Christchurch Castle

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Christchurch is a beautiful old town which dates back to the seventh century. For its relatively small size, it packs an awful lot in, from quaint pubs, riverside eateries and some pretty nifty views of Southbourne and Mudeford beaches.

It also has some pretty serious ancient architecture mixed in with the modern buildings and shops, including the famous Priory, and also this castle. If you don’t know it’s there, it takes you by surprise, as it sits just round the corner from the main town centre, so one minute you’re passing by every-day shops and restaurants, and the next you’re confronted with this dramatic 1,000 year-old ruin at the top of a hill.

This was a well-planned shot with a real purpose; to capture the gritty drama of the castle, make the viewer almost powerless to do anything other than want to venture up the steps – and to do it all whilst only taking one shot. Digital cameras make it easy to get into bad habits and it’s useful to test yourself from time to time, so after a few trigger-happy sessions, I thought it would be good practice and a good challenge to take my time, really stop and think about what I was doing, and get it right in one go.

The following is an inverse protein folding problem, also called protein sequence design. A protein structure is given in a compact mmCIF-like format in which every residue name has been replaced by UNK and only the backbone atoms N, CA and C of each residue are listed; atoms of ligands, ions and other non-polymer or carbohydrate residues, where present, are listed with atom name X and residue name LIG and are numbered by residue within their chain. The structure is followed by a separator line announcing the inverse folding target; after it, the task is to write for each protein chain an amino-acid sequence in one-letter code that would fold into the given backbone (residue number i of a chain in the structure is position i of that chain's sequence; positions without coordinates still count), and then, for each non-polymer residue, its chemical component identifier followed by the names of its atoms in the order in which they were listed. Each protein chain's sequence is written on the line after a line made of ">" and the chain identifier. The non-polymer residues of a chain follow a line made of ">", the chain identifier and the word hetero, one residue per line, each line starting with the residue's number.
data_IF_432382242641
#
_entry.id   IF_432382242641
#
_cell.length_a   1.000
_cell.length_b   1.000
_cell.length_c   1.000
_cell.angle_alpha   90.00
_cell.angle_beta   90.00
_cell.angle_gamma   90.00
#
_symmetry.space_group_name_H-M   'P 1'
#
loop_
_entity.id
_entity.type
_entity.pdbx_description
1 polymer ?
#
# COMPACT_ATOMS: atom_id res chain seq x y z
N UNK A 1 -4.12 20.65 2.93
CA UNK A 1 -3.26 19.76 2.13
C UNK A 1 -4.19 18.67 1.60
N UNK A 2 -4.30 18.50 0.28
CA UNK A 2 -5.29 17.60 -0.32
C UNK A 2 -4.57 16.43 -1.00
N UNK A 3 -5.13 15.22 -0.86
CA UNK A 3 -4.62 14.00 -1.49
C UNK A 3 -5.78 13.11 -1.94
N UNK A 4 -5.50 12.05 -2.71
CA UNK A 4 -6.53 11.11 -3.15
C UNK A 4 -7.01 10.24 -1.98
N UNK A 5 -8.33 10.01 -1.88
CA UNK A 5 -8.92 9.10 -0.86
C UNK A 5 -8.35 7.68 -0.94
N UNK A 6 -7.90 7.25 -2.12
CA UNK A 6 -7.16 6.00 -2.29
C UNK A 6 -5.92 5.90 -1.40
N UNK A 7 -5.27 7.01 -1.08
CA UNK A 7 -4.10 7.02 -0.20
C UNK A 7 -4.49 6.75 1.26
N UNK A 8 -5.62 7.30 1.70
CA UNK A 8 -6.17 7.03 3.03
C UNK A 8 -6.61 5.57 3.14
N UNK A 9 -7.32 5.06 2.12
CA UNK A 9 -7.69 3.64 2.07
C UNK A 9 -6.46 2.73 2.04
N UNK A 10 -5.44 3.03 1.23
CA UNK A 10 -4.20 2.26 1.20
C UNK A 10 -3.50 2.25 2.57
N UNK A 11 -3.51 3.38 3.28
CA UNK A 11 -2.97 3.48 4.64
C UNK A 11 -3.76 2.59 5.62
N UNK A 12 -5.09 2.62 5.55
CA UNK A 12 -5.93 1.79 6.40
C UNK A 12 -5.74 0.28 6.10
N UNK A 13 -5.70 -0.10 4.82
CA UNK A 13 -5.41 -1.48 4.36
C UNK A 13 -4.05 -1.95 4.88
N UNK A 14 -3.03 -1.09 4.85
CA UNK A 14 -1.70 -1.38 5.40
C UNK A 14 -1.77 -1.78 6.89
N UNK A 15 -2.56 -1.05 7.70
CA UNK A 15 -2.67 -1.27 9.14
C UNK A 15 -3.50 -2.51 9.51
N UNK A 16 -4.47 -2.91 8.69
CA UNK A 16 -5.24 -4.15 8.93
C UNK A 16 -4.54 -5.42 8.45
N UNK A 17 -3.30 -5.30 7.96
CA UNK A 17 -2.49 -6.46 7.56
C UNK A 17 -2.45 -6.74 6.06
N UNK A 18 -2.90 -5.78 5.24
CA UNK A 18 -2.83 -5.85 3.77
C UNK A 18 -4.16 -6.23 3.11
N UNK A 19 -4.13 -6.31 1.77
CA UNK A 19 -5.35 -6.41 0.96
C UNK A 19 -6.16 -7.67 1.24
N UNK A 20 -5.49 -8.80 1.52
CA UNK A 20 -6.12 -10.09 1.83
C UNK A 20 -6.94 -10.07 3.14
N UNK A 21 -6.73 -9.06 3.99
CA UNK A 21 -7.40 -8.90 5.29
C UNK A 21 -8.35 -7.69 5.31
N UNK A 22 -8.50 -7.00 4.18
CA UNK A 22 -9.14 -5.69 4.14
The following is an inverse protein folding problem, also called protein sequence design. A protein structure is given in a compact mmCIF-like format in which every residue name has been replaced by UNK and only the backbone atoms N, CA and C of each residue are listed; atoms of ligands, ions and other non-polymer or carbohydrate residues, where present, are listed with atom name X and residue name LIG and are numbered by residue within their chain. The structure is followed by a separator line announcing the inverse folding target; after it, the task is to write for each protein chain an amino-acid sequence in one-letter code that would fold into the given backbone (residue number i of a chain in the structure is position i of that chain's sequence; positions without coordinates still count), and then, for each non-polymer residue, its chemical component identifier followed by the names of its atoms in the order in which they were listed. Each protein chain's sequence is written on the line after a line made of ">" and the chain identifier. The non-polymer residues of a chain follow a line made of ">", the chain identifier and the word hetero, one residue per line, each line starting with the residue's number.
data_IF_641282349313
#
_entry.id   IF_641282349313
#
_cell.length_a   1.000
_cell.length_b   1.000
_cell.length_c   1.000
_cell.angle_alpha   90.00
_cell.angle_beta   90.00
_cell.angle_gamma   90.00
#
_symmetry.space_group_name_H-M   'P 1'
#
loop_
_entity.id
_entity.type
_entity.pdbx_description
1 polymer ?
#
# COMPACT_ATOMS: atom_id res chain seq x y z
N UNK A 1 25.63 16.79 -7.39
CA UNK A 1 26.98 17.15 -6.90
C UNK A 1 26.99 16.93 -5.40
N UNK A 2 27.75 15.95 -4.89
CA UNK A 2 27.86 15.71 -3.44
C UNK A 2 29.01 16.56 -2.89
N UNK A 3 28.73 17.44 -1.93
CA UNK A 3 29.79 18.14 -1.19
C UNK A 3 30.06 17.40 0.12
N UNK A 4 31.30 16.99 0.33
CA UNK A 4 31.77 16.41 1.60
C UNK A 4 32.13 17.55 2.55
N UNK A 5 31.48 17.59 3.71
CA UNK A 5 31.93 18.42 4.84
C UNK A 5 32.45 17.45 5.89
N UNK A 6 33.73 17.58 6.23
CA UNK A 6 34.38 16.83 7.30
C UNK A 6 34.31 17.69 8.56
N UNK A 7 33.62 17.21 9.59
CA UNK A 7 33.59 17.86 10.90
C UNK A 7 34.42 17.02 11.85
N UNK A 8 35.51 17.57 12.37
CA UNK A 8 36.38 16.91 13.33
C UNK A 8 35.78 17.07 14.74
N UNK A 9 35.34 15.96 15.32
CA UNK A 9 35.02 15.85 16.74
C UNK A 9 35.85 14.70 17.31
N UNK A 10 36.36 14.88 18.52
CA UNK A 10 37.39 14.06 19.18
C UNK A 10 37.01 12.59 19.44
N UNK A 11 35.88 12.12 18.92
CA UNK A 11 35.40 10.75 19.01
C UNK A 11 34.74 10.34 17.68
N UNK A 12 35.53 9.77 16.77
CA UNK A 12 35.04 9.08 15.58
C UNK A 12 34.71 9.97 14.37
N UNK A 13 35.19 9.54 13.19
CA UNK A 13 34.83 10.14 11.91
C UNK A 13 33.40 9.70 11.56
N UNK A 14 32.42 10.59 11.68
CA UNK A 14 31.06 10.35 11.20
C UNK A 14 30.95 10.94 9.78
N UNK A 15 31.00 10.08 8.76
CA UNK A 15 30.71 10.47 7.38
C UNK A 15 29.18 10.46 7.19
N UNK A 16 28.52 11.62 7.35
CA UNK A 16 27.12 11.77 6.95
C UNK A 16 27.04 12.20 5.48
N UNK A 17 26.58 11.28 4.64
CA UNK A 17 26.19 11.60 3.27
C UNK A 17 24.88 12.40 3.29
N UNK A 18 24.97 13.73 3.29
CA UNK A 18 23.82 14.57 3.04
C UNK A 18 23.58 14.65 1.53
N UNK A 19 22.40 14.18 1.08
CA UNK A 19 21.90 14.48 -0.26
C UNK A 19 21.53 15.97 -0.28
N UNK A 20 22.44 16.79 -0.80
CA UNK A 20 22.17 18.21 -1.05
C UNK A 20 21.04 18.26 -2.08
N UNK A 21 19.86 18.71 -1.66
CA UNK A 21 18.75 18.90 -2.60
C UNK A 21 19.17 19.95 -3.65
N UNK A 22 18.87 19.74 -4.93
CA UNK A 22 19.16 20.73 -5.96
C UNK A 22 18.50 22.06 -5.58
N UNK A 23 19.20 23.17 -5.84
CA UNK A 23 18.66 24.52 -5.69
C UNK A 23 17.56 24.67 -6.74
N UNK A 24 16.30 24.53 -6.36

However, even with all the time in the world, nothing is every entirely straightforward with me…at the bottom of the steps is a few feet of level grass, before a steep slope down to the bottom of the hill. Armed even with my widest lens, the only way I could fit the rocks on both sides of the base of the steps into the photo was by putting enough distance between my camera and the foot of the steps, which meant once again perching in a mildly delicate position, this time balancing right on the cusp of a steep, muddy bank.

Thankfully I managed to do a good job of standing up (I’ve been practising for a long time now) and managed to avoid any drama, but there’s one area of landscape photography which I’m yet to master – how to respond to being asked what I’m doing when I’m standing with a large tripod and camera pointing at a stunning sunset, rolling hills or 1,000-year castle ruins.

Part of the Bournemouth and Christchurch collection.

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